Ribbons of Scarlet: A Novel of the French Revolution’s Women, by Kate Quinn, Stephanie Dray, Laura Kamoie, E. Knight, Sophie Perinot, & Heather Webb — A Review

Ribbons of Scarlet: A Novel of the French Revolution's Women, by Kate Quinn, Stephanie Dray, Laura Kamoie, E. Knight, Sophie Perinot, & Heather Webb (2019)The late eighteenth-century is one of my favorite eras in history. England and France and America were all in turmoil—fighting with each other, and internally. While Britain tried to maintain its colonies in America, France’s people were resisting their government and the aristocrats that ruled them. The outcome in America was the defeat of British tyranny and the creation of a new nation. In France, a revolution upended a feudal system and the monarchy, creating a new government. Men mostly get all the credit for the outcome of these events in the history books. Ribbons of Scarlet, a new collaborative novel written by six bestselling and award-winning authors corrects that omission. Each of the authors has taken a woman from history and brought her life to the forefront. Cleverly, each of their stories is interwoven into the narrative forming a complete novel. The possibility that multiple authors could work together, with strong women from history as their muses, was the compelling factor in my wanting to read this new book. Could they indeed pull it off?

The novel is divided into six sections, each titled to reflect the personality of the character and a hint of their social status. The story begins in Paris in the Spring of 1786 with The Philosopher, by Stephanie Dray. Sophie de Grouchy is a well-educated, upper class, unmarried woman with strong principles and ideals who marries the Marquis de Condorcet, an older statesman with similar political passions. Sophie opens a school for the lesser-privileged and we are introduced to the next character to take the baton, Louise Audi, a fruit seller in The Revolutionary, by Heather Webb. Princess Elizabeth, the sister of King Louis XVI of France, who we were first introduced to in Sophie’s story, is brought forward in The Princess by Sophie Perinot. Through her, we experience the Revolution through the eyes of the Royal family. In The Politician, by Kate Quinn, we see how a strong woman, Manon Roland, with a powerful husband, the Minister of the Interior, can be even more influential than the person in the office. In The Assassin, by E. Knight, Charlotte Corday is driven to stop the one man she feels is responsible for so much death and destruction. And finally, with The Beauty, by Laura Kamoie, we experience through Émilie de Sartine what it would have been like to live in fear of being imprisoned, condemned to death, and then await your appointment with “Madame la Guillotine,” which came to symbolize the French Revolution. The story concludes ten years after the Revolution with an epilogue with our first heroine Sophie. After so much bloodshed and destruction the people are worn down and tired. Craving security, they hope making Napoleon their Emperor will bring them peace and happiness. Continue reading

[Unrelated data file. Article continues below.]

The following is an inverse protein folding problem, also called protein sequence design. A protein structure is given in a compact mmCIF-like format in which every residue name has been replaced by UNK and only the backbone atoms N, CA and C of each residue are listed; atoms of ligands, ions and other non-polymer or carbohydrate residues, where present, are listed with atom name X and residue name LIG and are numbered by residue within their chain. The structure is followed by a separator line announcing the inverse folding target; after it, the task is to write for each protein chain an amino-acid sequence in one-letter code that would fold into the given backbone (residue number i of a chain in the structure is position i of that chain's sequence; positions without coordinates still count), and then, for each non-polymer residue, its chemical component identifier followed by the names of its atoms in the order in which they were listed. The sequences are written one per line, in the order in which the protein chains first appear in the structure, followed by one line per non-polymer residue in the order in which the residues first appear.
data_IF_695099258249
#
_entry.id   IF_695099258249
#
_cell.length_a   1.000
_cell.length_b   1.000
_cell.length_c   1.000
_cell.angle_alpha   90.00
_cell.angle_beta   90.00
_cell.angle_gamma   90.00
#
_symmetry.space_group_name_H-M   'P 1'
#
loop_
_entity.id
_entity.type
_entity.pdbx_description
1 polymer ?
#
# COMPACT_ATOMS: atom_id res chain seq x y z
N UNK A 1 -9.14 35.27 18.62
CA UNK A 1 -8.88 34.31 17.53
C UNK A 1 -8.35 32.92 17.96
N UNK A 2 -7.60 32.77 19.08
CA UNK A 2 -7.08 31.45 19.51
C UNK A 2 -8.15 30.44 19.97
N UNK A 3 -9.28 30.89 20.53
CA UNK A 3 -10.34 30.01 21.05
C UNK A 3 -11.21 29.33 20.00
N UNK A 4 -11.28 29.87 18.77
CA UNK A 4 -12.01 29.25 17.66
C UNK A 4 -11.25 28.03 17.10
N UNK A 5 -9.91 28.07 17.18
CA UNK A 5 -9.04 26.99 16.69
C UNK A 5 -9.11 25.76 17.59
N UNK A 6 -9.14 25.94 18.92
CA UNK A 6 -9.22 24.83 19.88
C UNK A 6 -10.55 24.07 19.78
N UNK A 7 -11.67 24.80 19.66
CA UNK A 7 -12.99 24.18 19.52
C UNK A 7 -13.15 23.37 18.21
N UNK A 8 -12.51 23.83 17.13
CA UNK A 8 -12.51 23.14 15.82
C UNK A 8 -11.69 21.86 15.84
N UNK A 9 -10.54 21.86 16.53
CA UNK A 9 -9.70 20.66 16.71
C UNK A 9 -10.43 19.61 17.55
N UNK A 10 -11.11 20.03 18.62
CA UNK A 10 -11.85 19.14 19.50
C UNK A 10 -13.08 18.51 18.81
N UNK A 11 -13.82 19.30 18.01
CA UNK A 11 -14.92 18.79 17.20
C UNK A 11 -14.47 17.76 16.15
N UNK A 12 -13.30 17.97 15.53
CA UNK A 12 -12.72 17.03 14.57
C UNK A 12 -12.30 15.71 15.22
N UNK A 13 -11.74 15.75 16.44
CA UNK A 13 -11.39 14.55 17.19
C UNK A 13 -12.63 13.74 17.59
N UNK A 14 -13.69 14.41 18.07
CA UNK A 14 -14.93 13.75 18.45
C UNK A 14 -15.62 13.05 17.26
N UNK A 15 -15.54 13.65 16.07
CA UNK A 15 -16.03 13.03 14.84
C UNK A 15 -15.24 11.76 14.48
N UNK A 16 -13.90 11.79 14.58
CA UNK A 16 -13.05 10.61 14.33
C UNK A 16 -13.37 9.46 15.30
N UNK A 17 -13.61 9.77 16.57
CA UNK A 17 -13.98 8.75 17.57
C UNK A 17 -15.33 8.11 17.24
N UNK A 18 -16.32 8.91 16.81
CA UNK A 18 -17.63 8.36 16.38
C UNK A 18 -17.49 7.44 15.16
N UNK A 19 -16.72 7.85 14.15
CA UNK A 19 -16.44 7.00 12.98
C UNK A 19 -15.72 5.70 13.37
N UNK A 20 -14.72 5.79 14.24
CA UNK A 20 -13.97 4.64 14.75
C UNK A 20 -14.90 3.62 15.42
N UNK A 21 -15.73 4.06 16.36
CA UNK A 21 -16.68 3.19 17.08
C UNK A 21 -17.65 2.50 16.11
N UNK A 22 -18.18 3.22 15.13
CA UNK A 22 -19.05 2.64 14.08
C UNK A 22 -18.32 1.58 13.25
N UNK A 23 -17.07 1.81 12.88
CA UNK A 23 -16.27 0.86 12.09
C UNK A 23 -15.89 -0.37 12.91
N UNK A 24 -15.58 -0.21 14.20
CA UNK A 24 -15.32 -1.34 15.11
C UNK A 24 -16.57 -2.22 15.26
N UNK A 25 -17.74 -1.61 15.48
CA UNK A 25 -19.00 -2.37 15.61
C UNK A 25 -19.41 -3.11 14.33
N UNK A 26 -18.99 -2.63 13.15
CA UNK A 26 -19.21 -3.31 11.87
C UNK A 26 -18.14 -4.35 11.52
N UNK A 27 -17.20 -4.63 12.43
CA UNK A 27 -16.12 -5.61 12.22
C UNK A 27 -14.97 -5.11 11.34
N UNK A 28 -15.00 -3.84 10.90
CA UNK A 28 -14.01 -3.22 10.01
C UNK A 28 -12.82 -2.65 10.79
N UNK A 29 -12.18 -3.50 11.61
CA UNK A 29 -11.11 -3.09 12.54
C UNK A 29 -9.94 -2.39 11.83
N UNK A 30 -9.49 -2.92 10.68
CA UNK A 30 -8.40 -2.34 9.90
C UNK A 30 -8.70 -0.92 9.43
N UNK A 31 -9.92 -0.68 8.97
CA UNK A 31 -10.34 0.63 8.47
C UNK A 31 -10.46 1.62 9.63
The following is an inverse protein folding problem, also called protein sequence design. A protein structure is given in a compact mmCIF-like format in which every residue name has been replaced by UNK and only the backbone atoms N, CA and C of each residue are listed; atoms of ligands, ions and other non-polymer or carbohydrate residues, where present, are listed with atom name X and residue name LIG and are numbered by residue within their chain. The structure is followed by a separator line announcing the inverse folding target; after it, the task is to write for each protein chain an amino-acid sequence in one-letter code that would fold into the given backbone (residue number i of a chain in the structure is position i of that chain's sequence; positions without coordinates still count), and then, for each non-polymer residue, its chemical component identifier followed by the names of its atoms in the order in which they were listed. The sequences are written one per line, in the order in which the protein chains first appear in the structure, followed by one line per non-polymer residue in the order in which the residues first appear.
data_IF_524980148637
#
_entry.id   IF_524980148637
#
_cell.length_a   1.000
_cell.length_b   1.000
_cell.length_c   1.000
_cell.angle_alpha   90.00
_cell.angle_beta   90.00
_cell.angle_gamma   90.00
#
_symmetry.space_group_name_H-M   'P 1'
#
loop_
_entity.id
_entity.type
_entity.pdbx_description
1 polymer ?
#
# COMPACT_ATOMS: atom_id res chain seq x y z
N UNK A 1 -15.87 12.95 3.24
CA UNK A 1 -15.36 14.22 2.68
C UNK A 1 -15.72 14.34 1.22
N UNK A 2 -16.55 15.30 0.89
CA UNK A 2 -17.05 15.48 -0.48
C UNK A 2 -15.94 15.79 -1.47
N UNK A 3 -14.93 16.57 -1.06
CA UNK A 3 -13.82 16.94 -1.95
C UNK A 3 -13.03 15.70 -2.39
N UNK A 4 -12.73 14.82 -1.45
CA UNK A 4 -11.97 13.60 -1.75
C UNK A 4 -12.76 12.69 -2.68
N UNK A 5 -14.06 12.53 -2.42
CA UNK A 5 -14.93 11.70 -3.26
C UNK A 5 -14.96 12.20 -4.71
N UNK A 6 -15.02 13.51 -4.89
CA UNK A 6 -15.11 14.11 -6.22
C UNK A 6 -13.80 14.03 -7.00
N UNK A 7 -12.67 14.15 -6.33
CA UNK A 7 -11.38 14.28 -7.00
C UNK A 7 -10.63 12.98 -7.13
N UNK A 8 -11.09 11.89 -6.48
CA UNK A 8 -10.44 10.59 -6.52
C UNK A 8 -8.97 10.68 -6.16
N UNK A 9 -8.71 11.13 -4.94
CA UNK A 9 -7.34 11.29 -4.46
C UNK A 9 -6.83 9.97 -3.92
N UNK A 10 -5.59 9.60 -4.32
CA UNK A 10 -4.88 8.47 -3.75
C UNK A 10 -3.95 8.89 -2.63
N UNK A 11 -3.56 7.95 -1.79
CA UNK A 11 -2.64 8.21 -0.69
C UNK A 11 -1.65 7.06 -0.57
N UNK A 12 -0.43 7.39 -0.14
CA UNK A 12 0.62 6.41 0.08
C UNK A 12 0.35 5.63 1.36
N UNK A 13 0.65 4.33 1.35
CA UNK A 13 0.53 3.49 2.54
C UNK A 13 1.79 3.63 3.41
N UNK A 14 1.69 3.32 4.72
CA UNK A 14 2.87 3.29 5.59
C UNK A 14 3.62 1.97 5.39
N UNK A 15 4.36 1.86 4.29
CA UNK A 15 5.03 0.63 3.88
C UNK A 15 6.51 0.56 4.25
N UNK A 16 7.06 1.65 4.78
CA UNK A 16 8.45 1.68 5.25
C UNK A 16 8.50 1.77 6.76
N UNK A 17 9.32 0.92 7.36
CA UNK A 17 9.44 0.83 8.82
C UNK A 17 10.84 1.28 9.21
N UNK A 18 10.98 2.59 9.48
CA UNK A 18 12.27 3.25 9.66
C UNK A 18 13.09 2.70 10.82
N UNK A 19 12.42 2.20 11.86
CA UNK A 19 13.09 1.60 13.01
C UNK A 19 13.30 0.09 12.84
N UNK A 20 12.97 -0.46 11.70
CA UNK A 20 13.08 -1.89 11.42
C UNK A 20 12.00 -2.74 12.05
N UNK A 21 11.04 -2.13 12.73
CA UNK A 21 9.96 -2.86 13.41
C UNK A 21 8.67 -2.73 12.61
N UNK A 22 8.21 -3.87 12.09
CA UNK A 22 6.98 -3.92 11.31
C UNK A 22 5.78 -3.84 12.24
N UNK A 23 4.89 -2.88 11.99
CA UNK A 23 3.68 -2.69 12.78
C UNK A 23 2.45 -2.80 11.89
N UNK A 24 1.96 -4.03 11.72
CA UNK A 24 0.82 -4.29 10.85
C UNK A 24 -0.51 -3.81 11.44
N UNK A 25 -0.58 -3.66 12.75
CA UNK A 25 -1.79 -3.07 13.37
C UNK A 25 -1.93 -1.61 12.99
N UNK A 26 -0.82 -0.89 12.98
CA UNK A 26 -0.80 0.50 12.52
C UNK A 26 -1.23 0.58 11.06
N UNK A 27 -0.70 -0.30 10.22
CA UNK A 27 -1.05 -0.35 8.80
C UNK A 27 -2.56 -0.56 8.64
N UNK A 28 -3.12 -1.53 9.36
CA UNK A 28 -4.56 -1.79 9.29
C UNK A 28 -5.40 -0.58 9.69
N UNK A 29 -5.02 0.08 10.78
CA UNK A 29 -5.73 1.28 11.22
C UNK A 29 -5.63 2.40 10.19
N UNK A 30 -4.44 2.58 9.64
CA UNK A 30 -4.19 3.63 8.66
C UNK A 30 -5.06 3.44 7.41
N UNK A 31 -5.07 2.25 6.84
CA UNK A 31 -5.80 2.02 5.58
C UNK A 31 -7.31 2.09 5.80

Confessions of Marie Antoinette: A Novel, by Juliet Grey – A Review

Confessions of Marie Antoinette, by Juliet Grey 2013 From the desk of Lauren Puzier:

In 1789, Marie Antoinette was a thirty-three-year-old queen, a wife, and a mother.  One day in October she took her last walk through the Trianon gardens, her peaceful respite from the demands of palace life, fully unaware that for the next five years she would ride the waves of one of the most moving revolutions in modern history.  Author Juliet Grey invites readers to join Marie Antoinette on a sympathetic journey through this period, in her third fictional narrative of the young queen’s life.  Grey offers a detailed glimpse into Marie Antoinette’s own thoughts as she experiences events and situations, interacts with family and politicians, and tries to understand what is happening to the world around her.

“…I sink to my knees in a deep court curtsy, inclining my head in a show of profound humility. The roar diminishes to a murmur. And when I rise, I lay my arms across my bosom and raise my eyes heavenwards, offering a prayer to God to spare my husband and children…” p. 37

Confessions of Marie Antoinette is set in Versailles, The Tuileries Palace, The Temple and finally, the Concierge. The royal family of France is moved along from one new home to the next and forced to manage their family life in unthinkable circumstances.  Well researched, Grey provides plenty of detail about the main events of the period to create a sense of chaos and reality.  Life was hard outside of Versailles; politicians were serious and mobs were a very dangerous reality.  There was not a week that would go by during this time when a new scandal, trial or story was published fueling the hostility towards the queen and aristocracy. Continue reading